Those kinds of contaminations have to be cleaned up and we have to make sure that we do a better job of not placing certain communities at risk.

Tavis: You said certain communities at risk. I want to give the title. You’ve written so many books, but one of them comes to mind immediately. It was entitled “The Wrong Complexion for Protection: How Government Responds to Disasters Endangers African American Communities”.

Tell me what you were trying to get across in that book and whether or not Houston is going to be the next exhibit when you put out the next version of this text.

Bullard: Well, that book was published in 2012 and what we did is to track government response to disasters dating back to the Great Mississippi Flood of 1927 and brought disasters all the way up to the BP spill. The idea that all communities are created equal, we know that’s not true. There are some that are more equal than others, particularly when it comes to being in the pathways of natural and manmade disasters.

And the idea of how well will government respond to, how well will resources that flow to disaster areas be spent in a way that will make communities whole and not just follow the power or follow the money, we have to make sure that government does not exacerbate pre-existing inequalities by rebuilding on an inequality.

Now that’s what that book dealt with and those are the lessons in that book, I think, including some of the examples from Hurricane Katrina in 2005, that we have not learned. I’m hoping that we can do it right this time.

Tavis: Give me your sense of how hopeful you are that it can be done right this time.

Bullard: Well, I think the fact if you look at the television screens, you see all kinds of people being evacuated. You see all parts of the city and the county and the region being impacted by this flood.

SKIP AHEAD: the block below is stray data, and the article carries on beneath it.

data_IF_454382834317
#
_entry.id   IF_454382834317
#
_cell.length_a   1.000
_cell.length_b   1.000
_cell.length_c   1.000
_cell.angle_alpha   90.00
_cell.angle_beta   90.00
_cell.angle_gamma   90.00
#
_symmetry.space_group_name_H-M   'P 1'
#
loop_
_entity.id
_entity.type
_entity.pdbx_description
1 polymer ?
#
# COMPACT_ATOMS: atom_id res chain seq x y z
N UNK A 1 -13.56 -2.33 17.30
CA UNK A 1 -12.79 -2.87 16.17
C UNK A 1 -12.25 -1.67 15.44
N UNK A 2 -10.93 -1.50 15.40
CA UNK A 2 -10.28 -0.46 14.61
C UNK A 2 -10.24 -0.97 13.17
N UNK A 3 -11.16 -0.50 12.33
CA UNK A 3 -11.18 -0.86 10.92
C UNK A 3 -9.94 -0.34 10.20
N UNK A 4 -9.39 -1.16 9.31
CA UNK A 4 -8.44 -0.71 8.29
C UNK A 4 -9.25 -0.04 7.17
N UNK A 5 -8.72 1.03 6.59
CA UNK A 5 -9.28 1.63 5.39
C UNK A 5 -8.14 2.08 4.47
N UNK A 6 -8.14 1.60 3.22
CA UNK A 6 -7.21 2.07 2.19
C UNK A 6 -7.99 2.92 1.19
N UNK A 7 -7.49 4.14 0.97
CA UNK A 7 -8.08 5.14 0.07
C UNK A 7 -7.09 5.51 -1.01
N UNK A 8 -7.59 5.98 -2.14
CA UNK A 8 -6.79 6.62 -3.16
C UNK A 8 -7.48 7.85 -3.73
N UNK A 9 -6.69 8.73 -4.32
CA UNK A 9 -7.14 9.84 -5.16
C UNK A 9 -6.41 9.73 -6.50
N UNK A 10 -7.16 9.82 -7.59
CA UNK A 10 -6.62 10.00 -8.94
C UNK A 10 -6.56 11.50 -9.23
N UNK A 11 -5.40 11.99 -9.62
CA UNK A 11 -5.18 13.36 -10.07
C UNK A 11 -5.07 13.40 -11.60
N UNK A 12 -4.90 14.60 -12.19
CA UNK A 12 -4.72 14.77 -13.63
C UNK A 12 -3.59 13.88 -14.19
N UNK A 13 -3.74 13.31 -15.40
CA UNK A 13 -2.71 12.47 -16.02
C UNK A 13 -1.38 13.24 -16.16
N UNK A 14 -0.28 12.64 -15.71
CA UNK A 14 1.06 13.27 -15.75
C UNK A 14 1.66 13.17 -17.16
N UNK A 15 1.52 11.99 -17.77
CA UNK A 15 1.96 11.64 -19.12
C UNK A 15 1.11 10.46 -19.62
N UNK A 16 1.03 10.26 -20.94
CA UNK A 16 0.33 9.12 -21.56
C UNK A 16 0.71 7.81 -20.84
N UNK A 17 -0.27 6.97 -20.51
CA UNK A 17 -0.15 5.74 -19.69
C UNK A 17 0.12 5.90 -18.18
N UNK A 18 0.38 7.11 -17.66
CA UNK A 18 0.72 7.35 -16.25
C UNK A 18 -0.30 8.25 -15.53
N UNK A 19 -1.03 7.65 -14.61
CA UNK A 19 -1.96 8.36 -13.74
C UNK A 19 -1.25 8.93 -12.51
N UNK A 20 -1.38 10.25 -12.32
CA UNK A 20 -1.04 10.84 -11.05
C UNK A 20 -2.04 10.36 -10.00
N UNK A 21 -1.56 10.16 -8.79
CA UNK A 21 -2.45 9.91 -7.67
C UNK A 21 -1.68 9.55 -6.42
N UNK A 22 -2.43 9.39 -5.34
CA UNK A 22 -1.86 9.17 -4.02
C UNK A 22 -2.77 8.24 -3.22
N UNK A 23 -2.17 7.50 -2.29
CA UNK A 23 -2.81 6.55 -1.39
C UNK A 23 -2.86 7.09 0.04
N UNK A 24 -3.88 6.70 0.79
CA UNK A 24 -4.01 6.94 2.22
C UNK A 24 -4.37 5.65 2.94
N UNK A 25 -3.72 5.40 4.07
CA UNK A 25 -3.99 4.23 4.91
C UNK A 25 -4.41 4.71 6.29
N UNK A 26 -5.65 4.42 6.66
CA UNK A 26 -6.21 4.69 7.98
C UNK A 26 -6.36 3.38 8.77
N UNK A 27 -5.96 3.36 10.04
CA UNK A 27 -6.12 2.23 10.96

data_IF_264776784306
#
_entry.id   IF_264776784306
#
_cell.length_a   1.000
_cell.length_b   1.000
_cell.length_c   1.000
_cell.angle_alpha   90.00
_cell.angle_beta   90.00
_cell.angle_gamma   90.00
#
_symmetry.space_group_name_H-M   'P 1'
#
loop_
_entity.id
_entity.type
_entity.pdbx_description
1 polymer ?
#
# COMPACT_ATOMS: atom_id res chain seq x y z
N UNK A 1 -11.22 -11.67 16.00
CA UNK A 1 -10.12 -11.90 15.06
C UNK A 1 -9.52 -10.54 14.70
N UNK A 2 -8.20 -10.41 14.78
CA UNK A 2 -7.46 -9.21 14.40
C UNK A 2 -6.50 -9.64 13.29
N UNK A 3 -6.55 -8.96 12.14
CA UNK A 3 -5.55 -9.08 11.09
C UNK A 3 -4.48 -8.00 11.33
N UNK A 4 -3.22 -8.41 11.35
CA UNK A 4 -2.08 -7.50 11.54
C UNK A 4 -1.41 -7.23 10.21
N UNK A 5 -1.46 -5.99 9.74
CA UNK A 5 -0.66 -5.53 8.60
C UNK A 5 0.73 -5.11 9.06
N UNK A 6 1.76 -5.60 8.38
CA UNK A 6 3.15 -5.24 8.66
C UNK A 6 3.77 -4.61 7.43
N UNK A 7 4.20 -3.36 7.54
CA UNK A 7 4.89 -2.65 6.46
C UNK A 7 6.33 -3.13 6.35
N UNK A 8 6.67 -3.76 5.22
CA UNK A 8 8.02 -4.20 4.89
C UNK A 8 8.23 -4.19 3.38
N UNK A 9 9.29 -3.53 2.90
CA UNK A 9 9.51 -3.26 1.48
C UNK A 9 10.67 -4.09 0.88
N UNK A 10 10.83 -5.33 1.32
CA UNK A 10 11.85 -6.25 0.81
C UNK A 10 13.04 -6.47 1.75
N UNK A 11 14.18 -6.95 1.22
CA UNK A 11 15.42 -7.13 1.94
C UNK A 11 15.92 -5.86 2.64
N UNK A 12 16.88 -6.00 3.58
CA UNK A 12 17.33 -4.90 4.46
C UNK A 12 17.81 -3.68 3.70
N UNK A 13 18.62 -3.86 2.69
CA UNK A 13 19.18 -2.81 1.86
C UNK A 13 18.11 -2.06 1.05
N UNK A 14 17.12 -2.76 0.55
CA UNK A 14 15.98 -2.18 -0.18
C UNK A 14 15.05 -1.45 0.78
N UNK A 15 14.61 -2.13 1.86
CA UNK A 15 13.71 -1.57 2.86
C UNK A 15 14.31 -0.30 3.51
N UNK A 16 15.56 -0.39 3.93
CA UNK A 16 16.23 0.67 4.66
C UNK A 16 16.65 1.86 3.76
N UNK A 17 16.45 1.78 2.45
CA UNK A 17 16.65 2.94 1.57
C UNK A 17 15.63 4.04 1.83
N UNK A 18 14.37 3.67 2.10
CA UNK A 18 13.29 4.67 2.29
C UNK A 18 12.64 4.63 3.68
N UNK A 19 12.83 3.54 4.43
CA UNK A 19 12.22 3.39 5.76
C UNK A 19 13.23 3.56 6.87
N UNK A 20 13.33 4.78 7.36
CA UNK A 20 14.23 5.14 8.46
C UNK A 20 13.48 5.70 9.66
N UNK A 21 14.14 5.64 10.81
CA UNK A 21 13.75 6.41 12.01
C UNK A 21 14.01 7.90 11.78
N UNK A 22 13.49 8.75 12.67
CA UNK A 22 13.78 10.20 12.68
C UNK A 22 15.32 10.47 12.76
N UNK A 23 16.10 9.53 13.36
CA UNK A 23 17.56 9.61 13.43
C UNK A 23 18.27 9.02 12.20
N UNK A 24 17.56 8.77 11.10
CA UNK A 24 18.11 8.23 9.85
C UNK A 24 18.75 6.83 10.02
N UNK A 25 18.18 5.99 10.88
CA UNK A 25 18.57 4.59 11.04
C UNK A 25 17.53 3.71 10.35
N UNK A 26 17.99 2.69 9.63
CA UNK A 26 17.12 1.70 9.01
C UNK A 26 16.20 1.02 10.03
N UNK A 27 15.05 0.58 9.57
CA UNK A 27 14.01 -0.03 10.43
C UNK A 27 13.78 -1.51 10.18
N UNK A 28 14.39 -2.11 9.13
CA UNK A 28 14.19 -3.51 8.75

I think the message is that there has to be concern for ensuring that we build a healthy, livable, sustainable and resilient community that’s just and not just allow the money to flow to where the power is and money following money.

We have to make sure that those communities that were experiencing economic and environmental inequality before the storm are also rebuilt in a way that can make them whole and make them better than the pre-storm conditions that Harvey unpacked.

Now that’s going to be a challenge, particularly when you have state officials and federal officials somehow denying the conditions that may have contributed to the worsening condition of the flooding, namely climate change.

And even if we don’t, you know, call it climate change, but the fact is that we have to make our cities more climate-resilient. We have to make them much more equal in terms of being able to bounce back.

I think this is a great opportunity to do the right thing and to be inclusive as opposed to allowing those communities that are still in shelters, those residents that are still in shelters, somehow to fall further behind because of lack of resources.

Tavis: There are two questions that come to mind. Let me ask them in this order. The first question, I suspect, Professor Bullard, is how I should respond tomorrow when I start getting nasty emails that Tavis Smiley did it again last night.

He had a guest on his show, some guy named Bullard from Houston, and they were turning this disaster into an issue of race once again. These Negros just cannot resist the temptation to turn everything into something about race. Now I know that you’re much brighter than I am. So when I get hit with that tomorrow, how should I respond to that criticism?

Bullard: Well, I think you have to tell your detractors that what we’re talking about is real. And if you’re on the ground, you can see how communities that are impacted are struggling to rebuild and come back. And, historically, they are communities that were struggling to rebuild and come back before the storm.